Fans couldn’t be more excited for the BMW M3 Touring. After decades of asking, BMW has finally delivered fans the long-roof M3 they’ve so desperately wanted. However, it isn’t a perfect M3, for a number of reasons: it’s all-wheel drive/all-wheel drive only, it isn’t coming to most markets, and it’s surprisingly heavy. One of the reasons why it’s so heavy is that it isn’t available with a carbon fiber roof. But why?
The answer is actually pretty simple. Reworking the assembly line to fit a carbon fiber roof onto a 3 Series Touring roof was too costly for such a low-volume vehicle. Plus, BMW likely did its typical homework and learned that the take rate for the carbon roof would have been too low to warrant offering it anyway. While M3 and M4 customers usually get the carbon roof, it seems wagon customers prefer to have a sunroof.
Without the carbon roof, the BMW M3 Touring has a bit of extra heft up top, adding to an already high curb weight. That extra heft being up high also raises the center of gravity a bit, which could have a subtle adverse affect on its handling. Will customers notice the difference in handling? Not unless they push it hard on track and are used to the carbon roof of either the M3 or M4. Otherwise, it really won’t be noticeable.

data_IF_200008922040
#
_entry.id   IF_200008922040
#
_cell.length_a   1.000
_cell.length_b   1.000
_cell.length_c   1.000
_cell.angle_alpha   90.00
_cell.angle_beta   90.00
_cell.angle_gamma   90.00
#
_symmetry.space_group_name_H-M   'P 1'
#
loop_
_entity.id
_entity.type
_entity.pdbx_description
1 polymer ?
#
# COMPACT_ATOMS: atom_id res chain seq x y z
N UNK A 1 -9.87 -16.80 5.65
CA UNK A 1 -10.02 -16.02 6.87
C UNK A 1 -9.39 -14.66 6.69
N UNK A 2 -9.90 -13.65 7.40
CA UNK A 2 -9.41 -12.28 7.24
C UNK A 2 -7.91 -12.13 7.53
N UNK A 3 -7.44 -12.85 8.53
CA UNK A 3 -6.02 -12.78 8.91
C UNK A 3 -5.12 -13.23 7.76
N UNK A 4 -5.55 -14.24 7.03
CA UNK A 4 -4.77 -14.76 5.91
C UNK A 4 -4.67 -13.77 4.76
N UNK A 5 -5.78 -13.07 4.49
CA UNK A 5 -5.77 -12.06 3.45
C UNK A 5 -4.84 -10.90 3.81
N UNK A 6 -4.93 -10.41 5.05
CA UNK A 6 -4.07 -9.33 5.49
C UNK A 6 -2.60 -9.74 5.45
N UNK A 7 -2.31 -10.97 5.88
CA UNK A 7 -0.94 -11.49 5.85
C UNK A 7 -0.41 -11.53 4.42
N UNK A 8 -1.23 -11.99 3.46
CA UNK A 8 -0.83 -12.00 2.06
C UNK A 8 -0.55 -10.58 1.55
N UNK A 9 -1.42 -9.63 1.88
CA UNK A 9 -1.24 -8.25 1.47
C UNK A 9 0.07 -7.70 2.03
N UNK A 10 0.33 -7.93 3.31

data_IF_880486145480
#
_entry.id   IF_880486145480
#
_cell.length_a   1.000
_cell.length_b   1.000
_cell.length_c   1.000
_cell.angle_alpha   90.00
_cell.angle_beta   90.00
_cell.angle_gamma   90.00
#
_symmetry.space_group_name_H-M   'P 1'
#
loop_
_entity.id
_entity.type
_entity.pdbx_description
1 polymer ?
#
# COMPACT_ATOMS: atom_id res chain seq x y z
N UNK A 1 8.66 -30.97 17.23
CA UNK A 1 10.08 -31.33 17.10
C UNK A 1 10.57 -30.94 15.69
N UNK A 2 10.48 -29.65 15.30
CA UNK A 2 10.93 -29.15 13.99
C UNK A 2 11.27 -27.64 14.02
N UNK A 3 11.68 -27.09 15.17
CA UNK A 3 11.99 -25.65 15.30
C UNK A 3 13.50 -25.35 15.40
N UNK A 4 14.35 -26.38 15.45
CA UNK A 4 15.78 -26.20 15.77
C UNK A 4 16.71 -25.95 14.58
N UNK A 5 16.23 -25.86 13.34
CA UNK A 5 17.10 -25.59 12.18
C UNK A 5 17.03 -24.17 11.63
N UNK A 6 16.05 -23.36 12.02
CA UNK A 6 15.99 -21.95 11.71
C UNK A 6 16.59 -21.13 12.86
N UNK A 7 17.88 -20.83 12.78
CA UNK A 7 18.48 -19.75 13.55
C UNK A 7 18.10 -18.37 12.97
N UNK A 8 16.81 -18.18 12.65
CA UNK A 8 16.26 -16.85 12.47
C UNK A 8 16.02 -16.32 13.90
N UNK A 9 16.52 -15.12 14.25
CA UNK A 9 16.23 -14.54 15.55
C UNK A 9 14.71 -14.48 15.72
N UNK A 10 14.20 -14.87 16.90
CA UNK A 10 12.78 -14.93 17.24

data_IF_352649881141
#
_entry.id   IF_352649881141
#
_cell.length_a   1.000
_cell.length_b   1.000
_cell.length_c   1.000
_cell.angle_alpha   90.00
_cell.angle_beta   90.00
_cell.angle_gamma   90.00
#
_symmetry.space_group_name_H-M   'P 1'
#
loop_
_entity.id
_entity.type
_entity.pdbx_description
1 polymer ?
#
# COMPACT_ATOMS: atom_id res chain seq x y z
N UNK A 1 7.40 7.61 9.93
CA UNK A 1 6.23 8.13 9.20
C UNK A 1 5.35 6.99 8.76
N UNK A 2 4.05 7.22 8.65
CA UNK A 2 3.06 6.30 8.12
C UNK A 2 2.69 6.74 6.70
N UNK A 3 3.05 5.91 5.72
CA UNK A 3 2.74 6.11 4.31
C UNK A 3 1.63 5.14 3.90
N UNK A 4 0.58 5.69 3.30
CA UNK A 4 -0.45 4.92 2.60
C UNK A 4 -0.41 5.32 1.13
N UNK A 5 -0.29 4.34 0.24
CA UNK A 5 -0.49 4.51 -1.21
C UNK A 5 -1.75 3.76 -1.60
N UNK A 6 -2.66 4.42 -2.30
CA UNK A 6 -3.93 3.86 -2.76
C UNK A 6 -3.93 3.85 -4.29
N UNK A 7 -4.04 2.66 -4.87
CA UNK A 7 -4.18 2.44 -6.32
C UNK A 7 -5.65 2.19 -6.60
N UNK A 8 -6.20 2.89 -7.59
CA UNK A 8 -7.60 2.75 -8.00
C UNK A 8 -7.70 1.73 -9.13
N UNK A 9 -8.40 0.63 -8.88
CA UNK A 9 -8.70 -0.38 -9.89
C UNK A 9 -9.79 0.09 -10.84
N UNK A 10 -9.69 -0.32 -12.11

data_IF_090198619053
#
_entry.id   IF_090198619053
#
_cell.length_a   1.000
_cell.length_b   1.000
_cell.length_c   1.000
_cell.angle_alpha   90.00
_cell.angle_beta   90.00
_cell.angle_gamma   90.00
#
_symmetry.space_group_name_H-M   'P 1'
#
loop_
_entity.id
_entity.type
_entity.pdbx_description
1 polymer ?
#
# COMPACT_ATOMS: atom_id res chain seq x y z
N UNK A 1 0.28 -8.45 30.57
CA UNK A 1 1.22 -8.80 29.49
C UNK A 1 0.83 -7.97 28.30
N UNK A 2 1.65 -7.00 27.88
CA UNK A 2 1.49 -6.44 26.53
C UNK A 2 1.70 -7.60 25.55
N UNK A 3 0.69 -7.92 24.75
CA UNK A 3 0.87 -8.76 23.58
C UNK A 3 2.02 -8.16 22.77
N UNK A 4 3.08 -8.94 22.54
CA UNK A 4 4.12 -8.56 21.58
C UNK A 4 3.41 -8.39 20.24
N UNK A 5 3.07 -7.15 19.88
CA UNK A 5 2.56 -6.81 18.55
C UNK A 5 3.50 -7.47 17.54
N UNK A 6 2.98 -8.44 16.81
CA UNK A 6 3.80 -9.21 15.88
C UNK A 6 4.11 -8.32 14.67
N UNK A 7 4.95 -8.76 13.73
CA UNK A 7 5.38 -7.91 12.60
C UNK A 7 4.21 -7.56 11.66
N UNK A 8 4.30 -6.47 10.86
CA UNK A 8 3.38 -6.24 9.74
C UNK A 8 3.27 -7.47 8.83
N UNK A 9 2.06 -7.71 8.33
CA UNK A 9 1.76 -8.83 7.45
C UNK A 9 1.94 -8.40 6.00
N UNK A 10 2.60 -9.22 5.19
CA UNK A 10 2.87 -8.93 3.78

However, I think it’s understandable to want a sunroof in a wagon. With the longer roof, there’s so much more headliner, blocking out light from the cabin even further. So having a sunroof add a bit of light into the car is a welcome touch. Plus, wagons are typically family vehicles and kids love them some sunroofs.
Some purists might get all fussy over the M3 Touring’s lack of a carbon roof but I think that’s nonsense. No enthusiast in the real world will ever notice the difference in feel or performance but, with the M3 Touring’s standard sunroof, they will have the added benefit of sunshine.